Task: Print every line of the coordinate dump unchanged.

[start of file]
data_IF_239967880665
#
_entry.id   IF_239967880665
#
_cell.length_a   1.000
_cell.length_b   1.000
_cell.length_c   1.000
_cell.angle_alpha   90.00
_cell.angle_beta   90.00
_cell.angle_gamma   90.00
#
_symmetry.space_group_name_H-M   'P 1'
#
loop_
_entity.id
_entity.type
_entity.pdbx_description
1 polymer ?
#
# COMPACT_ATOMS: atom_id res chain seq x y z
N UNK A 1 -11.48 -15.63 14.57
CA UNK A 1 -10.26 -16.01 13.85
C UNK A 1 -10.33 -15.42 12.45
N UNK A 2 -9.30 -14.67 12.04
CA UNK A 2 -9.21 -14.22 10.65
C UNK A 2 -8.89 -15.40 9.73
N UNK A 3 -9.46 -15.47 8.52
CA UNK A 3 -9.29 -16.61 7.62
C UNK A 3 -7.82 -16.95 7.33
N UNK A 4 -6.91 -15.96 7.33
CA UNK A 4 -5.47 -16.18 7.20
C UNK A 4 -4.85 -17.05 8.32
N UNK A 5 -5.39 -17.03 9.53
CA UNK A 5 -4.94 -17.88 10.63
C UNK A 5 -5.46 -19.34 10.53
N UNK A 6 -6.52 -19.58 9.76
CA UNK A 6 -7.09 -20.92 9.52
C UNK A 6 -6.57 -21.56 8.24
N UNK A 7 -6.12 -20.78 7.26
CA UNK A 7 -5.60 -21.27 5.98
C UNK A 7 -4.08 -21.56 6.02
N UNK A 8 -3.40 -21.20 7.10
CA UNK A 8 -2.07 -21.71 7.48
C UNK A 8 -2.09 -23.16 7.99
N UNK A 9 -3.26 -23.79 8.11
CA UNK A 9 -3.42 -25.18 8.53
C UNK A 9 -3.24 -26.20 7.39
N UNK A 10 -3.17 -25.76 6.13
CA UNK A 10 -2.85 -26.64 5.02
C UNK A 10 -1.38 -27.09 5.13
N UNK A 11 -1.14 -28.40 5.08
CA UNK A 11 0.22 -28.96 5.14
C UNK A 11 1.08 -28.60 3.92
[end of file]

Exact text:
data_IF_239967880665
#
_entry.id   IF_239967880665
#
_cell.length_a   1.000
_cell.length_b   1.000
_cell.length_c   1.000
_cell.angle_alpha   90.00
_cell.angle_beta   90.00
_cell.angle_gamma   90.00
#
_symmetry.space_group_name_H-M   'P 1'
#
loop_
_entity.id
_entity.type
_entity.pdbx_description
1 polymer ?
#
# COMPACT_ATOMS: atom_id res chain seq x y z
N UNK A 1 -11.48 -15.63 14.57
CA UNK A 1 -10.26 -16.01 13.85
C UNK A 1 -10.33 -15.42 12.45
N UNK A 2 -9.30 -14.67 12.04
CA UNK A 2 -9.21 -14.22 10.65
C UNK A 2 -8.89 -15.40 9.73
N UNK A 3 -9.46 -15.47 8.52
CA UNK A 3 -9.29 -16.61 7.62
C UNK A 3 -7.82 -16.95 7.33
N UNK A 4 -6.91 -15.96 7.33
CA UNK A 4 -5.47 -16.18 7.20
C UNK A 4 -4.85 -17.05 8.32
N UNK A 5 -5.39 -17.03 9.53
CA UNK A 5 -4.94 -17.88 10.63
C UNK A 5 -5.46 -19.34 10.53
N UNK A 6 -6.52 -19.58 9.76
CA UNK A 6 -7.09 -20.92 9.52
C UNK A 6 -6.57 -21.56 8.24
N UNK A 7 -6.12 -20.78 7.26
CA UNK A 7 -5.60 -21.27 5.98
C UNK A 7 -4.08 -21.56 6.02
N UNK A 8 -3.40 -21.20 7.10
CA UNK A 8 -2.07 -21.71 7.48
C UNK A 8 -2.09 -23.16 7.99
N UNK A 9 -3.26 -23.79 8.11
CA UNK A 9 -3.42 -25.18 8.53
C UNK A 9 -3.24 -26.20 7.39
N UNK A 10 -3.17 -25.76 6.13
CA UNK A 10 -2.85 -26.64 5.02
C UNK A 10 -1.38 -27.09 5.13
N UNK A 11 -1.14 -28.40 5.08
CA UNK A 11 0.22 -28.96 5.14
C UNK A 11 1.08 -28.60 3.92